I knew getting a dietitian was the first step toward some important changes, but apparently it's starting a small revolution.
I think I'm firing my endocrinologist.
It's not a straightforward story, but the short version is that on my visit to said endocrinologist's office last week to follow up on that pesky kidney stone, I updated him on the diet adjustments I've been making with the help of my dietitian. And he wasn't happy -- the caloric allowances she'd laid out for me didn't jive with what he thought I should be aiming for (he was advocating a much tighter budget). Not one to sit helpless when given conflicting information, I asked him to speak with the dietitian so that we could determine where the disagreements were in their assessments of my needs. His response: "Tell her that I have a subspecialty degree in metabolic disease" -- or some such field, I can't remember his exact words -- "and if she still has questions after that, she can call me."
Huh. Did he really think she (or I) was going to accept credential-waving as an adequate reason to follow his plan?
Sensing I was getting the brush-off, I e-mailed the dietitian after I got home, explaining the discrepancies between the recommendations, and expressed my concern. She immediately got back to me, promising to contact my doctor so that we could get the diet guideline questions resolved.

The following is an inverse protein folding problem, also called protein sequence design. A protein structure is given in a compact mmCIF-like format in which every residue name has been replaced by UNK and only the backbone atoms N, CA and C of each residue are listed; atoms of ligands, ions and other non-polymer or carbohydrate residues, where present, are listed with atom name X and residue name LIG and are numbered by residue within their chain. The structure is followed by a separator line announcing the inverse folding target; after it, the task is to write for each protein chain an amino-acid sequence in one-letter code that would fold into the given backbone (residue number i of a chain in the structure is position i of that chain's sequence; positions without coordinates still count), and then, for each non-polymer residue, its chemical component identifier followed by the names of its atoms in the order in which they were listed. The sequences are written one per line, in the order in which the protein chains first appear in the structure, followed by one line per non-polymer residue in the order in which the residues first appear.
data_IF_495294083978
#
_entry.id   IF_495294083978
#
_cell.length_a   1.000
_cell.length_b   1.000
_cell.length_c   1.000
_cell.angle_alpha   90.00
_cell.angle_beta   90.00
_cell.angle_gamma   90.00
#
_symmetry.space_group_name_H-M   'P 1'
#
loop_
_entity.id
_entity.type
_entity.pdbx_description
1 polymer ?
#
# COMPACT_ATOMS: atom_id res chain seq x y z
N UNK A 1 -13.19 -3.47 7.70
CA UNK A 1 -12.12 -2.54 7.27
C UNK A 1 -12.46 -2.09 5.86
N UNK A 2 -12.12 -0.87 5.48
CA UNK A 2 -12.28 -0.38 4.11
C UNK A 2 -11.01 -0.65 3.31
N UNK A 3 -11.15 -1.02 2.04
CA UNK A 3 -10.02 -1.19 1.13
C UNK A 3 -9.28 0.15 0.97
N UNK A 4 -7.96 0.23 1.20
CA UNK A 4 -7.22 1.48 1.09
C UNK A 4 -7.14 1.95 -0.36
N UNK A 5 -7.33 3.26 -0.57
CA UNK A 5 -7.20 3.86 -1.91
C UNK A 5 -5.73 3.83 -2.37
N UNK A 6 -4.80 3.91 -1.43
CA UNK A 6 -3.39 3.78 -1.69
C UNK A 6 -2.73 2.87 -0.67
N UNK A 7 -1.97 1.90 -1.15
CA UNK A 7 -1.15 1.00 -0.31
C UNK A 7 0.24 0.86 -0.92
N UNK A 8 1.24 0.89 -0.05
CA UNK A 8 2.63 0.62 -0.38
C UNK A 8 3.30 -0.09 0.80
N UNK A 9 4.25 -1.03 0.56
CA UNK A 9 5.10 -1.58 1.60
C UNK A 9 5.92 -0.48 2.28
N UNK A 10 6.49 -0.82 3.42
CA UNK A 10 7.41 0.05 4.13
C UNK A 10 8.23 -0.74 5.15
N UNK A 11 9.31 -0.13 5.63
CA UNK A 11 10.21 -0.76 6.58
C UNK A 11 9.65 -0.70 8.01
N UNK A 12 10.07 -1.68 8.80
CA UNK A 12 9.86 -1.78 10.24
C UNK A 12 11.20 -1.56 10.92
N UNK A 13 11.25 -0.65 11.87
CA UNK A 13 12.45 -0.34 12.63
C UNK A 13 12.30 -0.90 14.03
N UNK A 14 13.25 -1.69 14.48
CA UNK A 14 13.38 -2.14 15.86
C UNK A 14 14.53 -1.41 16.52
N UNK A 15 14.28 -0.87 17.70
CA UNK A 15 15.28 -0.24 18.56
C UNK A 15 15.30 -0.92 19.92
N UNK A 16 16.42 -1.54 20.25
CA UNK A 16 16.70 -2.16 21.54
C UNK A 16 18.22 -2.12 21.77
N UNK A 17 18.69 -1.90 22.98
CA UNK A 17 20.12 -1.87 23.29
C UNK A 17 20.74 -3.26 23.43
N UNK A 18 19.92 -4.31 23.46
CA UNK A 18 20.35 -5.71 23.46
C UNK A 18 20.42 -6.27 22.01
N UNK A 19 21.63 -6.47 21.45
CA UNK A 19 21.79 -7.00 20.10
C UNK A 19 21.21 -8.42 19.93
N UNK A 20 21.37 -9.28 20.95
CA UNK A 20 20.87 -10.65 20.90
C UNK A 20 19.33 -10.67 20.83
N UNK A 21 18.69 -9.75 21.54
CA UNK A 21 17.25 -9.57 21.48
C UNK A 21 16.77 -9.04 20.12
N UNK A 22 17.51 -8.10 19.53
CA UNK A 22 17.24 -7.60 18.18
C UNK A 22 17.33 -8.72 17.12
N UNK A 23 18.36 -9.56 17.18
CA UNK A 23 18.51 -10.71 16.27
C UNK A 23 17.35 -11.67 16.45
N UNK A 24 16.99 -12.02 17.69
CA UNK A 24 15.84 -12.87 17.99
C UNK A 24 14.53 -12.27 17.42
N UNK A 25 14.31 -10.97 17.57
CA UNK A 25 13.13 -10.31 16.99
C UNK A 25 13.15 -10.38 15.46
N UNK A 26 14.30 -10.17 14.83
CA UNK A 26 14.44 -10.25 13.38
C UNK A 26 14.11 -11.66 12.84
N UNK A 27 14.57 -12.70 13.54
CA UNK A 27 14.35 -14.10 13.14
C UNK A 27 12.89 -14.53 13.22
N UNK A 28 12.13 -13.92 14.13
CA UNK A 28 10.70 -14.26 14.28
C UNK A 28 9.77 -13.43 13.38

Apparently, he wouldn't talk to her.
Instead, he left a message for her with his nurse -- one that wasn't far off from what he'd told me to relay, from what I've gathered. And he's still refusing to take the dietitian's calls.
Is it ego? Insecurity? A control issue? All of the above? I'm done speculating. I need a care team, one in which the various members work together. If someone's refusing to communicate, much less collaborate, there's no way this is going to work out in my best interest. So I'm removing myself from his responsibility.
This has been a long time coming -- over the last few months, this guy has said and done other things that left me feeling unsupported and unheard. It's not worth going into detail, but each incident eroded my trust in him just a little bit more. I'm glad to be able to leave his service, knowing without question that the problems with him aren't "just in my head."
But finding that next person. I can't say I've got a lot of confidence in the current remaining team members (with the exception of the dietitian) -- they communicate minimally, by faxed lab results at best. This endocrinologist was kind of the only person who at least went through the motions of examining the bigger picture (he made the referrals to other specialists, so he got their letters back interpreting the results of their tests). I need someone willing to take the time to look closely, to pursue answers.
I happened to read Big Little Wolf's commentary on the doctor-patient relationship as all this was going on, and that, among other things, has reinforced what I've known for a while: that my search isn't going to be an easy one. But I'm looking because I have to. This mess -- or message service -- masquerading as coordinated care has gone on too long.
And I will totally sic all seven pounds of my attack kitty on the next M.D. who tells me his degree is what makes his plan (or lack thereof) superior to anyone else's.
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